• Safe procedures for safe welding and cutting are• extensive because the many hazards involved.• Common hazards include handling compressed• gases and exposure to electricity, fumes, gases,• noise, radiation, fire and explosions. Thorough• and effective training of workers involved in welding• and cutting is critical to ensure the safe use of• equipment and processes, along with procedures• used to control hazardous conditions. General• housekeeping also is important in preventing fires• and avoiding injuries, such as a welder tripping• over debris or gas hoses due to restricted vision• while wearing eye protection.
• Compressed gases• The most frequent OSHA citations related to• welding involve the misuse, careless handling• and improper storage of compressed gas cylinders.• Compressed gas cylinders are difficult to• handle because of their size and weight, and the• additional hazards due to the exposed valves and• gas contents under pressure. If moving cylinders• a short distance, you can tip them and roll them• on the bottom edge. Do not drag the cylinders• along the floor. Cylinders are best moved with a• suitable hand truck. Hoist cylinders by securing a• cradle slingboard, pallet or special carrier included• for this purpose.
• Do not hoist cylinders by use of an electromagnet• or choker sling. Always store and use• cylinders in the upright position and secure them• against falling. If the cylinders are not labeled, do• not use the contents and return them to the supplier.• Valve protection caps are used to protect• the cylinder valves and the safety devices. Caps• should always be in place except when the cylinders• are in use. Separate stored oxygen cylinders• from fuel-gas cylinders or combustible materials• by a minimum distance of 20 feet or by a noncombustible• barrier at least 5 feet high having a• fire-resistance rating of at least one-half hour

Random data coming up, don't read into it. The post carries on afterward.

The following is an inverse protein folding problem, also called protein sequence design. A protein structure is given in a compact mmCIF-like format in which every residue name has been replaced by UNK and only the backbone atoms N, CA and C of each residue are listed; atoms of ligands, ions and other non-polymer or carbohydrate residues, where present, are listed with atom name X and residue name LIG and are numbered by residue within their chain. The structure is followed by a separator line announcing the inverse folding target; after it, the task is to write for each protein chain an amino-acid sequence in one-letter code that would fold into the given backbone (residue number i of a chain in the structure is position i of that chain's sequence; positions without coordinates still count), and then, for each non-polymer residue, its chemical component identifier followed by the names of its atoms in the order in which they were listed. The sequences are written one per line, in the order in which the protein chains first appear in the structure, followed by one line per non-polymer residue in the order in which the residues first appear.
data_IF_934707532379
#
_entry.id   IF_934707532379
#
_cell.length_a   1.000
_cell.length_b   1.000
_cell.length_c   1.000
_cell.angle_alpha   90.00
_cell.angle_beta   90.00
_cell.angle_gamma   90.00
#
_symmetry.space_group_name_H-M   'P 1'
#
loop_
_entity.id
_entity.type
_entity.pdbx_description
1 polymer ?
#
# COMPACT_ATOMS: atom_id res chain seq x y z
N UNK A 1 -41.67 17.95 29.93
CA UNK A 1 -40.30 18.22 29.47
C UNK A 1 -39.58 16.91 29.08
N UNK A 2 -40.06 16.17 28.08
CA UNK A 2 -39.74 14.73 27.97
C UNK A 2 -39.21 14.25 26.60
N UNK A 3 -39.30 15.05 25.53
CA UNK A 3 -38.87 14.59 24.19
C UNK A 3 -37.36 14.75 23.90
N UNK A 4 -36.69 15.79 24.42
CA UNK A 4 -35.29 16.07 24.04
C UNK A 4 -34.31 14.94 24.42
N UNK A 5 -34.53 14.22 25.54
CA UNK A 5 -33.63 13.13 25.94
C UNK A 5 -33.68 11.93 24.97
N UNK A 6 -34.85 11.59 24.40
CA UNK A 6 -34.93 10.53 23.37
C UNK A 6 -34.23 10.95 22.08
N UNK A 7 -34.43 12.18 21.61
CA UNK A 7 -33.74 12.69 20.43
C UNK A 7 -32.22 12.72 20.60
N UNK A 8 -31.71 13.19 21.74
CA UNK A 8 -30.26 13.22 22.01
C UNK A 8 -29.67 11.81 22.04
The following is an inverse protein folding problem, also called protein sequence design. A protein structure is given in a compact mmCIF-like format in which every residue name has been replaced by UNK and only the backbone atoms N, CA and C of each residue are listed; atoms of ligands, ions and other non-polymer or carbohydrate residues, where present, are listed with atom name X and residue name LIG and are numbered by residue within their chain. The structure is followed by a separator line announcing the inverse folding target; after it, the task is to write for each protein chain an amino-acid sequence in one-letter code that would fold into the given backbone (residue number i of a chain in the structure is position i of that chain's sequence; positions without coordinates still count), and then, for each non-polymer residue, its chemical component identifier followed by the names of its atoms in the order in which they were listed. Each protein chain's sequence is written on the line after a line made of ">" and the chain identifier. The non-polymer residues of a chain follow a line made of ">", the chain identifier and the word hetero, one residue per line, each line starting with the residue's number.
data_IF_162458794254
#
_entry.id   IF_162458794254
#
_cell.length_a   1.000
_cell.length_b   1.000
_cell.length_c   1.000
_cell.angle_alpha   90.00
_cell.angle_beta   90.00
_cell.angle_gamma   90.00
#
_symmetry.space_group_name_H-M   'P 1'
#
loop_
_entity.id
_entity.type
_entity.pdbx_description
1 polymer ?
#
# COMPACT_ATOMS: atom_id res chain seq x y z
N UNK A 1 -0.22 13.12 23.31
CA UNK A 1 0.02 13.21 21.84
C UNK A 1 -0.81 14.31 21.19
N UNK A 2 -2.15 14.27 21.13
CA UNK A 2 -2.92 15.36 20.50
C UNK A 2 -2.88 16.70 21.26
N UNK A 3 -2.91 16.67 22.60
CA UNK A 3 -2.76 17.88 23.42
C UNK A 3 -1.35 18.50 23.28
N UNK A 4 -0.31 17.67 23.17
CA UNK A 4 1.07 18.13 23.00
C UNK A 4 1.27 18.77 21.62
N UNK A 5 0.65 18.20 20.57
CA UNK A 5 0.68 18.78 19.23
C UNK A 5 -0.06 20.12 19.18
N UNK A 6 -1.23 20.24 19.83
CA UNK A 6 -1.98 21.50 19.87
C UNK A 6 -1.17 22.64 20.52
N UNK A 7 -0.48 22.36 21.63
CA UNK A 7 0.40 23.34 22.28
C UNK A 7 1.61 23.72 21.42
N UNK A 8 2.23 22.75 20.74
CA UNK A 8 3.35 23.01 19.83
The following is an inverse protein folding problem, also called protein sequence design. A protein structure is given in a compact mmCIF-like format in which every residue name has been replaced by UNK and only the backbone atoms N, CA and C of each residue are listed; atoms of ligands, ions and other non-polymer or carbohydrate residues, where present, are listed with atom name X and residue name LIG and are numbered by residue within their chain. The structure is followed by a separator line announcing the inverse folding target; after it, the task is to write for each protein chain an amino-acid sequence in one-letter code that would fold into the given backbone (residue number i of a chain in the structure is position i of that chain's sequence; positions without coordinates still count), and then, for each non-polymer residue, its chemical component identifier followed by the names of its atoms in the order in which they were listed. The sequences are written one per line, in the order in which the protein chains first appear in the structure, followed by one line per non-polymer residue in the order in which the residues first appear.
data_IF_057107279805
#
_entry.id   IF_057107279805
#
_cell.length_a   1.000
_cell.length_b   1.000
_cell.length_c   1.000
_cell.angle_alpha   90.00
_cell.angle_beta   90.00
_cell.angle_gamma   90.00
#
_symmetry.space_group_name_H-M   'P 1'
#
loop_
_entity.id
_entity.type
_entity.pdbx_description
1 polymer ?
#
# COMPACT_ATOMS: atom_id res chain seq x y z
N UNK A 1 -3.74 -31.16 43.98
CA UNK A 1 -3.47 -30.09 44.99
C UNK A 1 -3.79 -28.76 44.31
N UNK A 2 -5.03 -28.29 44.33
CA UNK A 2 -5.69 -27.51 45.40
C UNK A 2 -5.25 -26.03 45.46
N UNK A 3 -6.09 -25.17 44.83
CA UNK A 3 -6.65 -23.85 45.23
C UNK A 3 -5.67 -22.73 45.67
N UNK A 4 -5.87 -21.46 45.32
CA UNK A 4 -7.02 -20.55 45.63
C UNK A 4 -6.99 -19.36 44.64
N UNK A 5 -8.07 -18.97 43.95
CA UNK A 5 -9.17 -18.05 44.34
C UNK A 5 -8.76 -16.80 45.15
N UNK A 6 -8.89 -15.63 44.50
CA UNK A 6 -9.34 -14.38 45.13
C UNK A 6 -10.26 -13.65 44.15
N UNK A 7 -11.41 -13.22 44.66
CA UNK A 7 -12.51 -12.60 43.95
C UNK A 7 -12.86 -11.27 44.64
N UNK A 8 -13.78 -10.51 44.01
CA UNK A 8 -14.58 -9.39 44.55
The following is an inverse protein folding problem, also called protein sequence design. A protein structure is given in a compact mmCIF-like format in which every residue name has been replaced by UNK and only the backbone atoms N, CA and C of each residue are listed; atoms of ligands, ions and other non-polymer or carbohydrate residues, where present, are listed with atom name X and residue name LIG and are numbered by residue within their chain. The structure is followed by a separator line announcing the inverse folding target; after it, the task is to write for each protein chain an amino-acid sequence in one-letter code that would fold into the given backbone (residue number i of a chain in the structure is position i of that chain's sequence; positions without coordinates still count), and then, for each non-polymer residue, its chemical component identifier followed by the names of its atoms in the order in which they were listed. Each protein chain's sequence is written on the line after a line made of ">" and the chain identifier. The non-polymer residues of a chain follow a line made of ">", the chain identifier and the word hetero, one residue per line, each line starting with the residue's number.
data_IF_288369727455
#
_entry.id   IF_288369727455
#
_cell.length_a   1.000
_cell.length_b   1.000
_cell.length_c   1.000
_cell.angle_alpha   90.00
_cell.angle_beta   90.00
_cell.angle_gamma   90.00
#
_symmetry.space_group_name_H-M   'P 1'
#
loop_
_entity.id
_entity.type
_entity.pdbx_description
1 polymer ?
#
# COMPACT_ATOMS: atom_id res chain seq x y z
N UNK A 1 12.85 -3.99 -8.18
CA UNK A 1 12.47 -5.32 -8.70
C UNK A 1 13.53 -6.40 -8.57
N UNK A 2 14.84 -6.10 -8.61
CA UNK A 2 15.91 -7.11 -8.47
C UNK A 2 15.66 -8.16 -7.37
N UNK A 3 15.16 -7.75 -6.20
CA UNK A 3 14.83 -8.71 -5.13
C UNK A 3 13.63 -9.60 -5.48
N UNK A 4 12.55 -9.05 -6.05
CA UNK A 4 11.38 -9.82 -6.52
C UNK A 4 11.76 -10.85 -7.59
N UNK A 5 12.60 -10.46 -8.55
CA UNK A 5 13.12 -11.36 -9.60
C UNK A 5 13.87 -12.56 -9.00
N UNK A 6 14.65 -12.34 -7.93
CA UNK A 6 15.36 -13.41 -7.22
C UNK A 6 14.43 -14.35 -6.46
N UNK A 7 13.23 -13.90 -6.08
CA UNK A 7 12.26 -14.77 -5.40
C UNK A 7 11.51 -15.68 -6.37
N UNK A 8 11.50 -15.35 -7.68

• Always use a pressure-reducing device when• withdrawing gas from gas cylinders used for• welding and cutting operations. Inspect connection• nuts and fittings before each use to detect faulty seats. Faulty seats may allow leakage once• the regulator is attached to the cylinder valves or• hoses. Before connecting a regulator to a cylinder• valve, wipe the valve outlet with a clean cloth• free of oil or lint. Then crack the valve by opening• the valve momentarily and closing immediately